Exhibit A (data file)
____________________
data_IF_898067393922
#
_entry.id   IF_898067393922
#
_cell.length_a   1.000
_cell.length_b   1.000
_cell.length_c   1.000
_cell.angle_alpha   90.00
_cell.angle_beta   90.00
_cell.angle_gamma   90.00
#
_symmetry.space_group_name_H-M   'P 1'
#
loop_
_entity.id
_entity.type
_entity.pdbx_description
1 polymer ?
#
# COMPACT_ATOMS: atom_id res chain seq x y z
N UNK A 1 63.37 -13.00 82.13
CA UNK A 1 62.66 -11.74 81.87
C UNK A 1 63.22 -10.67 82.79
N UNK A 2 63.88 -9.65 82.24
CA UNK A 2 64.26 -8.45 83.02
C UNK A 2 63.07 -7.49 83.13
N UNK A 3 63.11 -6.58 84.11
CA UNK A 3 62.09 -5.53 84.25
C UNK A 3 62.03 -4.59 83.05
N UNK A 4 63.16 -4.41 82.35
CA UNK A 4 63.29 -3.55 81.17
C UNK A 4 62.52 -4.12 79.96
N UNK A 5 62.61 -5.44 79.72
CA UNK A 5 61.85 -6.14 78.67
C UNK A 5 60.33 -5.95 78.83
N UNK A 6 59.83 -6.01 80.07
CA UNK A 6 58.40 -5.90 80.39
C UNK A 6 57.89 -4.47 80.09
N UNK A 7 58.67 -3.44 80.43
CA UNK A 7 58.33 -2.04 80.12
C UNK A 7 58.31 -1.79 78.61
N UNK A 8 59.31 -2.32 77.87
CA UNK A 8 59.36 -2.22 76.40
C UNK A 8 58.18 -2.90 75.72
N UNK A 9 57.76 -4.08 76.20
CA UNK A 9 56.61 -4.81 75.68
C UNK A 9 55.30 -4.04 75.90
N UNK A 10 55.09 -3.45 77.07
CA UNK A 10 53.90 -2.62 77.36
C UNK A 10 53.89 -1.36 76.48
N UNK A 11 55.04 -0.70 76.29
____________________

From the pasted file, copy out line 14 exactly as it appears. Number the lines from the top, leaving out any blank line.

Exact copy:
loop_